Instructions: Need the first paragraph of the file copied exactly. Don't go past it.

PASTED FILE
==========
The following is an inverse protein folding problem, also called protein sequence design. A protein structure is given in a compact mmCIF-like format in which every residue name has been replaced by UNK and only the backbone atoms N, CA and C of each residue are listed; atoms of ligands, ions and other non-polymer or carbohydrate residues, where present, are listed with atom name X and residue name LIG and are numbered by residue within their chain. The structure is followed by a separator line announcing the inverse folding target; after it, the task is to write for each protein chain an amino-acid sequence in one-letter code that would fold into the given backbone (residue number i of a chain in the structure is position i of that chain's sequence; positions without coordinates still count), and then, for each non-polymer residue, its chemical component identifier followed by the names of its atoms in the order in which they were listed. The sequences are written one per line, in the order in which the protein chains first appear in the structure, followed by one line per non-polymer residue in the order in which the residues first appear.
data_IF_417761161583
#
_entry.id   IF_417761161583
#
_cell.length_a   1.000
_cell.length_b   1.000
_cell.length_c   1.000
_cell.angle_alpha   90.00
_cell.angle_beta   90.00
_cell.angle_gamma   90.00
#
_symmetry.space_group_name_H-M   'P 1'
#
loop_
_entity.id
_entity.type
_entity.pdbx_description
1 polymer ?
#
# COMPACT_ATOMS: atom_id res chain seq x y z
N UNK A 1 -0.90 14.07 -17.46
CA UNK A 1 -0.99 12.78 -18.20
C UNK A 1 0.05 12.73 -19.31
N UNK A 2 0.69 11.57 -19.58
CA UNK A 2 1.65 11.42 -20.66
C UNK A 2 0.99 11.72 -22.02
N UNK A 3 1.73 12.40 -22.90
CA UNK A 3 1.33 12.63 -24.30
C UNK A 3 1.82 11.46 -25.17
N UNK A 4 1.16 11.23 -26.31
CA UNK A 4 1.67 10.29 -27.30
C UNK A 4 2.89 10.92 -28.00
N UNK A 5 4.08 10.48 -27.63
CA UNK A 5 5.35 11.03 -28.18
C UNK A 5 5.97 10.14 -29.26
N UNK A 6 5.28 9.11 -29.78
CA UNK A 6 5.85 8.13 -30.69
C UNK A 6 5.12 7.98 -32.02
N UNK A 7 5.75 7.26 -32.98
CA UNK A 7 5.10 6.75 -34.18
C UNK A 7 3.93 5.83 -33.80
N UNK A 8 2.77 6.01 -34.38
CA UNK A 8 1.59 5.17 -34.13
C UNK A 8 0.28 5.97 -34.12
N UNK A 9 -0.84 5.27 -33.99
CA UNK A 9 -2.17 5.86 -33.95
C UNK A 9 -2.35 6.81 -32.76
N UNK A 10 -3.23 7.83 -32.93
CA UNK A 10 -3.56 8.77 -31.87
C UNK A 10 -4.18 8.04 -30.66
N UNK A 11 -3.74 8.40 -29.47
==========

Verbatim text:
The following is an inverse protein folding problem, also called protein sequence design. A protein structure is given in a compact mmCIF-like format in which every residue name has been replaced by UNK and only the backbone atoms N, CA and C of each residue are listed; atoms of ligands, ions and other non-polymer or carbohydrate residues, where present, are listed with atom name X and residue name LIG and are numbered by residue within their chain. The structure is followed by a separator line announcing the inverse folding target; after it, the task is to write for each protein chain an amino-acid sequence in one-letter code that would fold into the given backbone (residue number i of a chain in the structure is position i of that chain's sequence; positions without coordinates still count), and then, for each non-polymer residue, its chemical component identifier followed by the names of its atoms in the order in which they were listed. The sequences are written one per line, in the order in which the protein chains first appear in the structure, followed by one line per non-polymer residue in the order in which the residues first appear.